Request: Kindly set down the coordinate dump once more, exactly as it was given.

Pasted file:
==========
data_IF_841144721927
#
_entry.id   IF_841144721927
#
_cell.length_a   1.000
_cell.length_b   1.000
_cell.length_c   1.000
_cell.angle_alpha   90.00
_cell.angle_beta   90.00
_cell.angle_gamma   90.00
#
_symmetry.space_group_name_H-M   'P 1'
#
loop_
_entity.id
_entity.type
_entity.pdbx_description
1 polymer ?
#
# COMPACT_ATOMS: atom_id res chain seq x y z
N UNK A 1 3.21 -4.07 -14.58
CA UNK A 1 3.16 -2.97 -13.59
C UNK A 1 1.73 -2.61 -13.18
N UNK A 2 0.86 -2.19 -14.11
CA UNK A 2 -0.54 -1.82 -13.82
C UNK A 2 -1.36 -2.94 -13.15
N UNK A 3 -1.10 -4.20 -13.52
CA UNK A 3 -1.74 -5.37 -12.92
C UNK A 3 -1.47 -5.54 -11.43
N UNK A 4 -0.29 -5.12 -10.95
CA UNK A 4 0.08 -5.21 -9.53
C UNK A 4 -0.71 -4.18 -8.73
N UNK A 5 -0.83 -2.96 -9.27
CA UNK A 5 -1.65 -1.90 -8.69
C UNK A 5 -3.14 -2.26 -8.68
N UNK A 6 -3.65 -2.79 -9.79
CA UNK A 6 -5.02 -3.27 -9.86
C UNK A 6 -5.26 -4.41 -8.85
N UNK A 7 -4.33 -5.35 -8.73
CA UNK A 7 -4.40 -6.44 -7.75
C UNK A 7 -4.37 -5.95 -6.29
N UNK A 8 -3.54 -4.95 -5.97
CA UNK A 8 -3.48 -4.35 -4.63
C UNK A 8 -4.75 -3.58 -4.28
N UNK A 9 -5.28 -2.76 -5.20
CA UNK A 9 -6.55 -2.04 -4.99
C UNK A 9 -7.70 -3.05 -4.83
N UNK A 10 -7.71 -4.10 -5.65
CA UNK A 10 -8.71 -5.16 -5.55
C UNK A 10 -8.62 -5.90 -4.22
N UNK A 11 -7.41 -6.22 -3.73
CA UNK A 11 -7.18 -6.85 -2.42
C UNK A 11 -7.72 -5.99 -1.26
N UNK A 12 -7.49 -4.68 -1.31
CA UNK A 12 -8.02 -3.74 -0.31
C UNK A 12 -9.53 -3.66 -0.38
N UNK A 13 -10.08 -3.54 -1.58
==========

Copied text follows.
data_IF_841144721927
#
_entry.id   IF_841144721927
#
_cell.length_a   1.000
_cell.length_b   1.000
_cell.length_c   1.000
_cell.angle_alpha   90.00
_cell.angle_beta   90.00
_cell.angle_gamma   90.00
#
_symmetry.space_group_name_H-M   'P 1'
#
loop_
_entity.id
_entity.type
_entity.pdbx_description
1 polymer ?
#
# COMPACT_ATOMS: atom_id res chain seq x y z
N UNK A 1 3.21 -4.07 -14.58
CA UNK A 1 3.16 -2.97 -13.59
C UNK A 1 1.73 -2.61 -13.18
N UNK A 2 0.86 -2.19 -14.11
CA UNK A 2 -0.54 -1.82 -13.82
C UNK A 2 -1.36 -2.94 -13.15
N UNK A 3 -1.10 -4.20 -13.52
CA UNK A 3 -1.74 -5.37 -12.92
C UNK A 3 -1.47 -5.54 -11.43
N UNK A 4 -0.29 -5.12 -10.95
CA UNK A 4 0.08 -5.21 -9.53
C UNK A 4 -0.71 -4.18 -8.73
N UNK A 5 -0.83 -2.96 -9.27
CA UNK A 5 -1.65 -1.90 -8.69
C UNK A 5 -3.14 -2.26 -8.68
N UNK A 6 -3.65 -2.79 -9.79
CA UNK A 6 -5.02 -3.27 -9.86
C UNK A 6 -5.26 -4.41 -8.85
N UNK A 7 -4.33 -5.35 -8.73
CA UNK A 7 -4.40 -6.44 -7.75
C UNK A 7 -4.37 -5.95 -6.29
N UNK A 8 -3.54 -4.95 -5.97
CA UNK A 8 -3.48 -4.35 -4.63
C UNK A 8 -4.75 -3.58 -4.28
N UNK A 9 -5.28 -2.76 -5.20
CA UNK A 9 -6.55 -2.04 -4.99
C UNK A 9 -7.70 -3.05 -4.83
N UNK A 10 -7.71 -4.10 -5.65
CA UNK A 10 -8.71 -5.16 -5.55
C UNK A 10 -8.62 -5.90 -4.22
N UNK A 11 -7.41 -6.22 -3.73
CA UNK A 11 -7.18 -6.85 -2.42
C UNK A 11 -7.72 -5.99 -1.26
N UNK A 12 -7.49 -4.68 -1.31
CA UNK A 12 -8.02 -3.74 -0.31
C UNK A 12 -9.53 -3.66 -0.38
N UNK A 13 -10.08 -3.54 -1.58